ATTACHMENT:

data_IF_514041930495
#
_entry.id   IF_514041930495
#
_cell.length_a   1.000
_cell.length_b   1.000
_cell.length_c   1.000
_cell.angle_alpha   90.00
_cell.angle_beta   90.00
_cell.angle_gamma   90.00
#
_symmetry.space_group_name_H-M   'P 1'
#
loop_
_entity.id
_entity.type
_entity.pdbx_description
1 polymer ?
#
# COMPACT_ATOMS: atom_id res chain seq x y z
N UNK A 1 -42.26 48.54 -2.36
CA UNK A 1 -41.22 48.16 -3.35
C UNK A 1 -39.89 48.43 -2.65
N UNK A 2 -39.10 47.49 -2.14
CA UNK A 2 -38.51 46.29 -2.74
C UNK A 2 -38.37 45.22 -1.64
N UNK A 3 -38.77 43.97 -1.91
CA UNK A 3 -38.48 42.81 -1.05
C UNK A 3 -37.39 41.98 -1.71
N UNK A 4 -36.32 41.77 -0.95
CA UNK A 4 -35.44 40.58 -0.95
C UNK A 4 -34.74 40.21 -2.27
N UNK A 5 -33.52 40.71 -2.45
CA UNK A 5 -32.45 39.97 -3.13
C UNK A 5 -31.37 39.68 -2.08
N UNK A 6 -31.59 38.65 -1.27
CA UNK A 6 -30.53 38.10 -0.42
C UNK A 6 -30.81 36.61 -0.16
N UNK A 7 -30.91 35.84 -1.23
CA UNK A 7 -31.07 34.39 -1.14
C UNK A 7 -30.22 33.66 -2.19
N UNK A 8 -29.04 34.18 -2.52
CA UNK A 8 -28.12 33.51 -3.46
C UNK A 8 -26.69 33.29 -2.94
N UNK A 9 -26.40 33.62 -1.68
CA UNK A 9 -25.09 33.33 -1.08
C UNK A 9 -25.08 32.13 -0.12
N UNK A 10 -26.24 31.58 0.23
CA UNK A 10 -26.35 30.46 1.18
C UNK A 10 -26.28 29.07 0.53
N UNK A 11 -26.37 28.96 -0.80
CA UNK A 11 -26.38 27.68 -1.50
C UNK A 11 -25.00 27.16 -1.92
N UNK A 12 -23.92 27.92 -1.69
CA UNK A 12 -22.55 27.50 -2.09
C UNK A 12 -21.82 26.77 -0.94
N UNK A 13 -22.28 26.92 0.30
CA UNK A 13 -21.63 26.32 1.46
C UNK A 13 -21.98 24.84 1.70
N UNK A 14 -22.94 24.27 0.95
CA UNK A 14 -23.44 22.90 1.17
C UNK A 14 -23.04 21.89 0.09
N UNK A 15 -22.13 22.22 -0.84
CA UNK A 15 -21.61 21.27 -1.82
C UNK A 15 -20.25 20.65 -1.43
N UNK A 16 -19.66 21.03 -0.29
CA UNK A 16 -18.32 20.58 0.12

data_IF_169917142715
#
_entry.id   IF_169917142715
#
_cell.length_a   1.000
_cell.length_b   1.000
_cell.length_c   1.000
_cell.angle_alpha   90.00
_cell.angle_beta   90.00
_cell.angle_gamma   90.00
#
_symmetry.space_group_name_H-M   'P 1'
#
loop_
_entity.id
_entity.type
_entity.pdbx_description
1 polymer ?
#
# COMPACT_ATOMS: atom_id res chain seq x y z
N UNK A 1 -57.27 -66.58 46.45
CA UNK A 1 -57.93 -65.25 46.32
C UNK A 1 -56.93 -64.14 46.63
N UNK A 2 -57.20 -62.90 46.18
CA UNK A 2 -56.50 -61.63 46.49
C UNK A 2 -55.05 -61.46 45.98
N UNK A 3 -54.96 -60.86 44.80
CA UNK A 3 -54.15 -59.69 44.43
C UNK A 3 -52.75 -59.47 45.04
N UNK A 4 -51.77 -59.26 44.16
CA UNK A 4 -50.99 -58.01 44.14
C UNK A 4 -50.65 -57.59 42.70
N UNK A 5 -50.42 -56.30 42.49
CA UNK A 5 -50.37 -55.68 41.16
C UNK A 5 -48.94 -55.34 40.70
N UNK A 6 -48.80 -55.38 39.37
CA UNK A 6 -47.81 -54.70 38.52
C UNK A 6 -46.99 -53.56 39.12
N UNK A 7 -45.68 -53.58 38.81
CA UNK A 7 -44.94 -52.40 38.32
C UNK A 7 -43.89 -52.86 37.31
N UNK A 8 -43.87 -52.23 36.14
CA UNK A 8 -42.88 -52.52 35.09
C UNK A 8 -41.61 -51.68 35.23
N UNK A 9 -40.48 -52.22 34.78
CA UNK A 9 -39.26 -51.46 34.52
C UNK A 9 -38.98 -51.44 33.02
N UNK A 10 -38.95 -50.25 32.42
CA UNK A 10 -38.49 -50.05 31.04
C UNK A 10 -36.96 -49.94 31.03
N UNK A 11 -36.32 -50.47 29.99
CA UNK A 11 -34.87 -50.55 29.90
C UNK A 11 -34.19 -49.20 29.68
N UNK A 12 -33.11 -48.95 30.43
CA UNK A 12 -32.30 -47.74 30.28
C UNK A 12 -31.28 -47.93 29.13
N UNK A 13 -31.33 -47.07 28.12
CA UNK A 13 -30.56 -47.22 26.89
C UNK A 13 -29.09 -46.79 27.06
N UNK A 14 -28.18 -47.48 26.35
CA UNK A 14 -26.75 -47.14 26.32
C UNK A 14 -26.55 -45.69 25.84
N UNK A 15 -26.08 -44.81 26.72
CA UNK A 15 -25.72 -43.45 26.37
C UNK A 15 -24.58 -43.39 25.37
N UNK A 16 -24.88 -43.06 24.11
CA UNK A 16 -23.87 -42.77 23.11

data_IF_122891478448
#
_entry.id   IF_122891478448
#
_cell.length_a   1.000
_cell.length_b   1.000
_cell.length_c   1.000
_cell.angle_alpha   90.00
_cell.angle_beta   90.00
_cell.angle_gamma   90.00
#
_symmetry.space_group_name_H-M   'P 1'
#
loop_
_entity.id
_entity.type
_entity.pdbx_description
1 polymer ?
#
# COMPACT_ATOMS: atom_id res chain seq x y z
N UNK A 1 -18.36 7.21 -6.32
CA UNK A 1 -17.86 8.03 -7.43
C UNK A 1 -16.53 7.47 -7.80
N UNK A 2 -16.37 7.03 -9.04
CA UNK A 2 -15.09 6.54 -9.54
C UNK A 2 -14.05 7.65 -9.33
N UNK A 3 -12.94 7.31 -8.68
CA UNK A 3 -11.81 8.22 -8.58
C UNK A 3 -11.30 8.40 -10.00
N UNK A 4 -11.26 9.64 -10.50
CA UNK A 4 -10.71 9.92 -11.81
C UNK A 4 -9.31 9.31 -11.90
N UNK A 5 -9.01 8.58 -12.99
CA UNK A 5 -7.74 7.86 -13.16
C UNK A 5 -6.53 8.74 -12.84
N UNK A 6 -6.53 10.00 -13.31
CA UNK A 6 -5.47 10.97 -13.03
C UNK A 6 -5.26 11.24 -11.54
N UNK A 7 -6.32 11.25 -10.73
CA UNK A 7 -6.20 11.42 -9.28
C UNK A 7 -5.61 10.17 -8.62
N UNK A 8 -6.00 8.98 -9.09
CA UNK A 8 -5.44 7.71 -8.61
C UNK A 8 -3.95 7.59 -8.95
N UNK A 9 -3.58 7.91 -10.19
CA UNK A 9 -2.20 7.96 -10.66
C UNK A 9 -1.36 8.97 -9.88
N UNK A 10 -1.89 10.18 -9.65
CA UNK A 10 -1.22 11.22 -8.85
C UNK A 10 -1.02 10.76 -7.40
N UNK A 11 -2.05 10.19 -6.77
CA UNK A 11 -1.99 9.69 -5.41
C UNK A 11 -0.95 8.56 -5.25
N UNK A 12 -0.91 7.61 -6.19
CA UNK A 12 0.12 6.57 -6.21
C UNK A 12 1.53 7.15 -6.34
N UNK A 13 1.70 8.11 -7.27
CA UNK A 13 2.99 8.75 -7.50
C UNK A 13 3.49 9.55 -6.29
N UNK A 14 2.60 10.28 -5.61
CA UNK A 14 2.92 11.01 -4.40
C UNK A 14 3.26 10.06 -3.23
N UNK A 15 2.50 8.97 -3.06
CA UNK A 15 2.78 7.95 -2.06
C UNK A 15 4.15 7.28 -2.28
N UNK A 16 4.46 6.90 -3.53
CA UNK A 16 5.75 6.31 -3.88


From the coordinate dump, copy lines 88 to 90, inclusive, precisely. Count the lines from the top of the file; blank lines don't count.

N UNK A 1 -57.27 -66.58 46.45
CA UNK A 1 -57.93 -65.25 46.32
C UNK A 1 -56.93 -64.14 46.63